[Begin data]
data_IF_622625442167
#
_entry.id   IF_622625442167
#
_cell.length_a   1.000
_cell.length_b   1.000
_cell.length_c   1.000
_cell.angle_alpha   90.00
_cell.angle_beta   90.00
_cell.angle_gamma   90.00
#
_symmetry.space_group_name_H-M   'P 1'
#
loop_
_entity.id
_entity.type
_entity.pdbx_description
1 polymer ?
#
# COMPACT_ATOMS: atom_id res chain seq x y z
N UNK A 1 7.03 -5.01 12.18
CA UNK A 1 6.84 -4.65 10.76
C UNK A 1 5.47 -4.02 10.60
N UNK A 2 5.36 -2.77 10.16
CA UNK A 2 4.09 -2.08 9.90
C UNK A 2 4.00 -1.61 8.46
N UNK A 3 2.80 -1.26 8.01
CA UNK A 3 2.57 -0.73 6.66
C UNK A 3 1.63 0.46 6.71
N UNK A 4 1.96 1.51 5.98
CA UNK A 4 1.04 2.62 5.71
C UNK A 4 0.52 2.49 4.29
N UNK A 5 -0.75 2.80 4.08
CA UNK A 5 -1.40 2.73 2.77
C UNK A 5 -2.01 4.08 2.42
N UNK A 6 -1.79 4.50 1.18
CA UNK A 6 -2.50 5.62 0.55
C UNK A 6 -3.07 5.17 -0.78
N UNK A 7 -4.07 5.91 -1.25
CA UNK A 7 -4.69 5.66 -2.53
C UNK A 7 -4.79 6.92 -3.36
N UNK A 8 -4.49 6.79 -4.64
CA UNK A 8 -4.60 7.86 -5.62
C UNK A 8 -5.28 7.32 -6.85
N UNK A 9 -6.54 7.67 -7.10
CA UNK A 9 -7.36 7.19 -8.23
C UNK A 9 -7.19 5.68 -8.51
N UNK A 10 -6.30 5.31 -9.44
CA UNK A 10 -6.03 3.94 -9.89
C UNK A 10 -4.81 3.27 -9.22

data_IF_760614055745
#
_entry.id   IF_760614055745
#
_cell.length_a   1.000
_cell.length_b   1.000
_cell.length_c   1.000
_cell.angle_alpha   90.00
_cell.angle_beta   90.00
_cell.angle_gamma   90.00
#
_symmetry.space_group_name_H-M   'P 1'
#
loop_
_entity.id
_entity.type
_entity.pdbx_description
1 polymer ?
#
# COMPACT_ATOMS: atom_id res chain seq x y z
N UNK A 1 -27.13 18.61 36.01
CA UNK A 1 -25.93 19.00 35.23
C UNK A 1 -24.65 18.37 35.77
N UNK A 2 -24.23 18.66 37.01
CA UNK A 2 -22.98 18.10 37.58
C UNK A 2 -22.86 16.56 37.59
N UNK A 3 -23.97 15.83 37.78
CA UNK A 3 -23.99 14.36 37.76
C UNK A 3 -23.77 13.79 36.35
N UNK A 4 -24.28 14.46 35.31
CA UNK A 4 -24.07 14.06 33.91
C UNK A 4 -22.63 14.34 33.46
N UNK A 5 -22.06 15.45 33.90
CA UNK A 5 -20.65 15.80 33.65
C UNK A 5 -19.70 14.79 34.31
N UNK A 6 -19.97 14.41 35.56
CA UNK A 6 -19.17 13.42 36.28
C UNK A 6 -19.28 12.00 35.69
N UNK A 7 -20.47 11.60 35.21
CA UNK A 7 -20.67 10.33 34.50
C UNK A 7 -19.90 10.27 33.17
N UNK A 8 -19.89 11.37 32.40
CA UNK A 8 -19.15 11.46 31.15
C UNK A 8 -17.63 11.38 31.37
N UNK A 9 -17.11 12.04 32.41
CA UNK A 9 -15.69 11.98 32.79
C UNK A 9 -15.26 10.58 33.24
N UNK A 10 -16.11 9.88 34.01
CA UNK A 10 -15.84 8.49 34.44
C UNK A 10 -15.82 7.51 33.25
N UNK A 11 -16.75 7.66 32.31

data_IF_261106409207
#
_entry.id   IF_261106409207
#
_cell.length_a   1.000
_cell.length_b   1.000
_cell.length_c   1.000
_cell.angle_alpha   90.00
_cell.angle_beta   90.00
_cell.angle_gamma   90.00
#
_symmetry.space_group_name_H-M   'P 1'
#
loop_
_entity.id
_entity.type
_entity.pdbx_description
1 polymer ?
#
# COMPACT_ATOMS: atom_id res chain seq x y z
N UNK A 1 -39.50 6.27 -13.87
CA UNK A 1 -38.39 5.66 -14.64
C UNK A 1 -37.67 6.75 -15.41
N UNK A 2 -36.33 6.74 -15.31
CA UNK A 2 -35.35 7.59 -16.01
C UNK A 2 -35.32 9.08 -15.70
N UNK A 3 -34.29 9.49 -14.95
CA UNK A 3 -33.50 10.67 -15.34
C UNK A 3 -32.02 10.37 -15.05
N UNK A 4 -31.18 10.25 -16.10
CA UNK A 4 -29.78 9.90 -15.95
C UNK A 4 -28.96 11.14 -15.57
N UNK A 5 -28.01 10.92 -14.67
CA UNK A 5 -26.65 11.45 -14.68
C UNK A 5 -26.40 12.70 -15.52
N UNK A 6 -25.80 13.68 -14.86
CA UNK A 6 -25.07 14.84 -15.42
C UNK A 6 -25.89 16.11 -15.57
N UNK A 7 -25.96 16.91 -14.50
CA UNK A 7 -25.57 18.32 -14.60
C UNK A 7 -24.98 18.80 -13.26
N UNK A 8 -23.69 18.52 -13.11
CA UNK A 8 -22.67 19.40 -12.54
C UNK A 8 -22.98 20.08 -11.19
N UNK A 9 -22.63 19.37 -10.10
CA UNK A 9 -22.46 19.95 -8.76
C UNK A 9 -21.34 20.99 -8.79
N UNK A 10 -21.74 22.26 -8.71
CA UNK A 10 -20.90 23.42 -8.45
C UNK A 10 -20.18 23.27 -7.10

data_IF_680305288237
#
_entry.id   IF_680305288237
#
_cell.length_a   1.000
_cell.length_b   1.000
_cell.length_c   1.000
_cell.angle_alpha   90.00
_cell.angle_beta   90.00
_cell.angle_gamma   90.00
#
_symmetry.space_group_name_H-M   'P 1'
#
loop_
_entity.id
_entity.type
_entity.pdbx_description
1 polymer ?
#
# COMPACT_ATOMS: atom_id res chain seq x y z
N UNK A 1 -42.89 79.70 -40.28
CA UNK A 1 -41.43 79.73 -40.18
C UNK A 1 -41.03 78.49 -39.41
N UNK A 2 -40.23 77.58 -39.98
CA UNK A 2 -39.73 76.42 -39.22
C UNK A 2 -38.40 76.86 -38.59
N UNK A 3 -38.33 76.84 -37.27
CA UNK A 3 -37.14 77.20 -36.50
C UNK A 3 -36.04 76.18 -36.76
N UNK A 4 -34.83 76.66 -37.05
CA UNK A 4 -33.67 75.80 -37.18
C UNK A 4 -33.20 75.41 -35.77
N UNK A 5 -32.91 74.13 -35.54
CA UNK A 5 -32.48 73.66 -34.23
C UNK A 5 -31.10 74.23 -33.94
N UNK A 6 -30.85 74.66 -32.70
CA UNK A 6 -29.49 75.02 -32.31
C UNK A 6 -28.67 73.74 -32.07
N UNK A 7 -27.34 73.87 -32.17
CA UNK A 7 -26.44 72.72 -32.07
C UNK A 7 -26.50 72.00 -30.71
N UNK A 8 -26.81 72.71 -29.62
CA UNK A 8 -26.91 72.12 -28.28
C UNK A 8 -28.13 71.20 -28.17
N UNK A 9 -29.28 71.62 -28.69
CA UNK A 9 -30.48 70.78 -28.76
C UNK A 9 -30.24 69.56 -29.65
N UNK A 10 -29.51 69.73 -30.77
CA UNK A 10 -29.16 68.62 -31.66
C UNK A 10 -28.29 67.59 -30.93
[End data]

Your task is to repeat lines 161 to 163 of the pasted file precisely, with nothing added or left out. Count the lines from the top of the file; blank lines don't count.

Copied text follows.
_cell.angle_gamma   90.00
#
_symmetry.space_group_name_H-M   'P 1'